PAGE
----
This Agri-Tech Week event, hosted by AHDB, looked at the effective use of irrigation and evaporation and best practice for soil and water management for farmers and growers in East Anglia.
Irrigation in practice at SPot (Strategic Potato Farm) North – Will Gagg, Farm Manager, RJ and AE Godfrey Gagg
Will is exploring water management and irrigation by comparing different irrigation techniques, including drip, boom and gun irrigation.
Cost benefit analysis – There was an initial investment of £350,000 into cost of the irrigation system, adapting irrigation methods to suit soil types and extensive staff training. Will has been evaluating the costs involved in the different irrigation systems he is trialling. By breaking costs down into servicing, fuel usage and depreciation for example, he has been able to identify areas where costs could potentially be reduced.
Impact on yield – Will is closely examining the impact of the different irrigation methods by assessing yield, fungal diseases like common scab and quality. Initial results from trials are showing little differences in yield between the different methods, according to Will.
However, better quality appears to be achieved with the drip irrigation treatment and initial results from irrigation trials are showing that boom irrigation works better on one soil type compared to the other. It’s still early days for drawing conclusions and an additional year of trials on a different soil type will provide a clearer picture of which methods are more suitable to which soil and whether the investing in drip irrigation is justified.
Challenges – Implementing and deploying a new technology on-farm doesn’t come without its challenges. For drip irrigation, it is retrieving tape from the soil. One of the farmers in the audience suggested integrating tape retrieval with other machinery activities, to prevent an additional journey, saving costs and reducing compaction.
Looking ahead to next year’s trials, Will commented that the challenge of using pipe systems for different activities in the field has been selected for 2020.
Precision agriculture – Marcus Travers from SoilEssentials
Marcus highlighted the many different ways in which precision agriculture can be used for effective water management on farm.
Precision agriculture relies on the evaluation of several different data types, ranging from NDVI from drone imagery, to various types of soil maps such as soil texture maps, rainfall and other types of water data. Marcus explained how this data can be used to understand how different crops use water, to determine the efficiency of different application systems and to prioritise which areas require irrigation.
For example datasets such as NDVI provide insight into canopy growth and can be used to gain insight into how irrigation affect yield. Additionally, fields will very often have gradients, which can lead to water runoff or uneven irrigation if not managed effectively. Soil gradient and texture maps can therefore help farmers to zone out fields to target which areas would benefit more from irrigation.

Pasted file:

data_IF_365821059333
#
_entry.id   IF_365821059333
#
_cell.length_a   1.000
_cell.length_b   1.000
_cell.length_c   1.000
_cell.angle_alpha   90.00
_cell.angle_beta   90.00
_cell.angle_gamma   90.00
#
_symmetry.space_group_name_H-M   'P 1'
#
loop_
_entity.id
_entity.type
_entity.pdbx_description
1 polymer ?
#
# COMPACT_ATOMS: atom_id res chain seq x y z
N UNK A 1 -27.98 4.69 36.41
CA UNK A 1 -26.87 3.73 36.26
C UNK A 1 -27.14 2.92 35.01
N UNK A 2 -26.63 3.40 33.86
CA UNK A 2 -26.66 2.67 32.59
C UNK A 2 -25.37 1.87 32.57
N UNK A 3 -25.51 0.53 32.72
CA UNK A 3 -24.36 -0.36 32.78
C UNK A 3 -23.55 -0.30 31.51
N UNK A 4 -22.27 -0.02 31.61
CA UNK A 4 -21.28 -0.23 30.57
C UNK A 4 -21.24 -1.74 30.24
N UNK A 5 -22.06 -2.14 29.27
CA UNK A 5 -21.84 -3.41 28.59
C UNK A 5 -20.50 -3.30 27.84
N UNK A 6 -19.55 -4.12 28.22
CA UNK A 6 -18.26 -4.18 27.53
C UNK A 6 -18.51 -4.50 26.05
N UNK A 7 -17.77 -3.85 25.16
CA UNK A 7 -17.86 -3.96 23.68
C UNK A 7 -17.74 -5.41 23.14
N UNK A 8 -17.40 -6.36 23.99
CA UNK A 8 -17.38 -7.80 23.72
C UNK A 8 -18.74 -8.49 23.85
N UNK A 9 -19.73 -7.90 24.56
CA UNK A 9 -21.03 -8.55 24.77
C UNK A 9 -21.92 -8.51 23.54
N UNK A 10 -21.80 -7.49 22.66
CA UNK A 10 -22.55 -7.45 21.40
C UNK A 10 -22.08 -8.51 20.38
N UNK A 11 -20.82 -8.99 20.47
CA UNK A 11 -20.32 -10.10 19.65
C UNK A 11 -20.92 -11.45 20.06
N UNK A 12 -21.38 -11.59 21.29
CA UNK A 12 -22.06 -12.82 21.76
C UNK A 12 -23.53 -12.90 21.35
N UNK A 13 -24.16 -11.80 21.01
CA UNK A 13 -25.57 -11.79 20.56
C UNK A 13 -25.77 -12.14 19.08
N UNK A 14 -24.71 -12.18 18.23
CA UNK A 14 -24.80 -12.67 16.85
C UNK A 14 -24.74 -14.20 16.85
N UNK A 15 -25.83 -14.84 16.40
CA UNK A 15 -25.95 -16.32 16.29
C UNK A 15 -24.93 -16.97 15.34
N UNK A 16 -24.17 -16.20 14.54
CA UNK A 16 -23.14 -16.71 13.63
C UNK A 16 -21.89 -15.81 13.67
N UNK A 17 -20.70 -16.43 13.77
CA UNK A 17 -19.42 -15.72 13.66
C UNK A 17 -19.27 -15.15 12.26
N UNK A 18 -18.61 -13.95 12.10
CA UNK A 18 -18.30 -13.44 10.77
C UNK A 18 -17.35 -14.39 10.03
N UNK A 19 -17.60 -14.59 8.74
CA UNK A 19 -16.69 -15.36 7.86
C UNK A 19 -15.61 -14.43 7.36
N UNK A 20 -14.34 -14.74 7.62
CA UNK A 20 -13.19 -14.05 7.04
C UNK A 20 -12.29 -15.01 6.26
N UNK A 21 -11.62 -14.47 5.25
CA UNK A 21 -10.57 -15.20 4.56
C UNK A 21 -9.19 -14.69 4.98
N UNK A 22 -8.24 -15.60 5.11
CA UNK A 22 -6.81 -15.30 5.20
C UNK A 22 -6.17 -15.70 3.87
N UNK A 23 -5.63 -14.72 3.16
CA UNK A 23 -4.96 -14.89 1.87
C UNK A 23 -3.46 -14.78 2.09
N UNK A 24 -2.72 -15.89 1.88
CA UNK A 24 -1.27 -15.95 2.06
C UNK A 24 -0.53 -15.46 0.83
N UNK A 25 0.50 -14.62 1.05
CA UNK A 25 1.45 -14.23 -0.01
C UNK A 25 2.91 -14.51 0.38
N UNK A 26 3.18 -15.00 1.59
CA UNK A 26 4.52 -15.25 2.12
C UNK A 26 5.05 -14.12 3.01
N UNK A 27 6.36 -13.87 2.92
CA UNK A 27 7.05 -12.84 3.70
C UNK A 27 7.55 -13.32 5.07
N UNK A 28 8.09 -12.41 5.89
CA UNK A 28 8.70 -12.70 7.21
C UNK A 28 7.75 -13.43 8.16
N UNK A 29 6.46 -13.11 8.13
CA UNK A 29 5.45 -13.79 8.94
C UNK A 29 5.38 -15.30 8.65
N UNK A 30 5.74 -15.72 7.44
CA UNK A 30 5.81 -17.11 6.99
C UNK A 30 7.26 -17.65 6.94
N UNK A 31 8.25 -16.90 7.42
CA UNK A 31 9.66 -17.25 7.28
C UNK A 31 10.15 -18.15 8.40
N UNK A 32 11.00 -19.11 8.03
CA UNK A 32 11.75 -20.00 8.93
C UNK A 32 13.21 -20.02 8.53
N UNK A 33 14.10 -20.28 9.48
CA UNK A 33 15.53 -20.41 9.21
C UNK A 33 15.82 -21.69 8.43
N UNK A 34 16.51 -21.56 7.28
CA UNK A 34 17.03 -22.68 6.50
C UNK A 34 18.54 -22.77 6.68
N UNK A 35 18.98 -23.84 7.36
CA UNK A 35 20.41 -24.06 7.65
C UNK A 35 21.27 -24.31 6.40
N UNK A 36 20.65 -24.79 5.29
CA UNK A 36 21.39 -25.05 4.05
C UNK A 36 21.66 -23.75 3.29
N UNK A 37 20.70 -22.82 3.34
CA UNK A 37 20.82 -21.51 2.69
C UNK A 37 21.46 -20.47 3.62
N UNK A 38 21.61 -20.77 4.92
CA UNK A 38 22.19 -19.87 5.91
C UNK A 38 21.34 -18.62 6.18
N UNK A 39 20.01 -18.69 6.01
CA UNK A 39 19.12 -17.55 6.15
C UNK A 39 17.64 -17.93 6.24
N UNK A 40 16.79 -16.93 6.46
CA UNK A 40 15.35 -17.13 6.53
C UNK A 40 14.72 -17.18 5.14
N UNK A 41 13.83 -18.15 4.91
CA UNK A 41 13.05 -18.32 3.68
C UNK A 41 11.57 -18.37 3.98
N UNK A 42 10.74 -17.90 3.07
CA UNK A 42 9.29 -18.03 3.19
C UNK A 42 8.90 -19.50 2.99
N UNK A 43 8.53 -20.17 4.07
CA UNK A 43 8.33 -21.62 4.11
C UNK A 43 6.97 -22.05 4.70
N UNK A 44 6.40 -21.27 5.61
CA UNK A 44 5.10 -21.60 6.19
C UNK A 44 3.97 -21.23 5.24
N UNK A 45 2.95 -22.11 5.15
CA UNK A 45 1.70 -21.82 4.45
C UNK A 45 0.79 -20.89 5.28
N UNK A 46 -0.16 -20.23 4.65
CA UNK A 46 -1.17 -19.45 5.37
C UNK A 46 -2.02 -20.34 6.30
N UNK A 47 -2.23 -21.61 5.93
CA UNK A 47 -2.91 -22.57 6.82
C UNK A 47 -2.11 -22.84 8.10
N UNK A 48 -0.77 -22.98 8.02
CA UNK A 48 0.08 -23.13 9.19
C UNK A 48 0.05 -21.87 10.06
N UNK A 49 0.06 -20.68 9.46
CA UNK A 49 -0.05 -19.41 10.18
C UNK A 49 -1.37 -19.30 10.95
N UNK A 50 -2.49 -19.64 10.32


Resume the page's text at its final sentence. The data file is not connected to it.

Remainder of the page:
This means that you can quantify inputs and outputs.
A simple starting point for assessing the efficiency of an irrigation system and identifying where to irrigate is by flying a drone during irrigation. This provides a visual indicator of the ‘water arc’ from a boom irrigation system for example.
A high degree of precision does involve costs , but these can be offset by adapting the type of machinery used or by assessing the level of accuracy that is required for decision-making i.e. does data need to be collected every 10 minutes or at the centimetre level?
Irrigation and environmental considerations – Ed Bramham-Jones, head of farming and water at the Norfolk Rivers Trust
The East of England is home to 58 of 200 chalk streams worldwide so it is vital that these ecosystems are preserved. This requires joined-up thinking and taking a multi-disciplinary approach to implementing practical and achievable solutions on a large scale.
Ed outlined how the Norfolk Rivers Trust is working collaboratively with farmers, conservationists and the wider supply chain to improve water management on farm as exemplified by the Catchment-Based Approach to managing water in the environment.
- Impact of soil health – A soil with high organic matter content will have a higher water retention potential than a soil containing low organic matter.
- Pre-growing season planning – match soil type with crop variety. Varieties differ in their water use efficiency and green cover e.g. with cover crops (particularly on light soils).
- Soil compaction – Funding is available for growers to test out equipment that can mitigate the impact of wheeling and therefore decrease water runoff.
- Post-growing – research from ADAS shows that soil cultivation is key to reducing runoff.
Other ways to mitigate water and soil runoff:
1. Silt trap interventions e.g. Salle Farm trial captured 7.5 T of soil from a single trap.
2. Fencing strategic areas. Trials in the South captured 80 T of soil in a few days.
3. Tracks and gateways around driveways on farm – trials at Elveden compared different equipment on high traffic areas.
The Norfolk Rivers Trust continues to explore innovative ways of managing water e.g. agroforestry approach: intercropping potatoes with hedges of walnut and hazelnut.
If this subject is of interest to you more information can be obtained from Teresa. Meadows(at)ahdb.org.uk,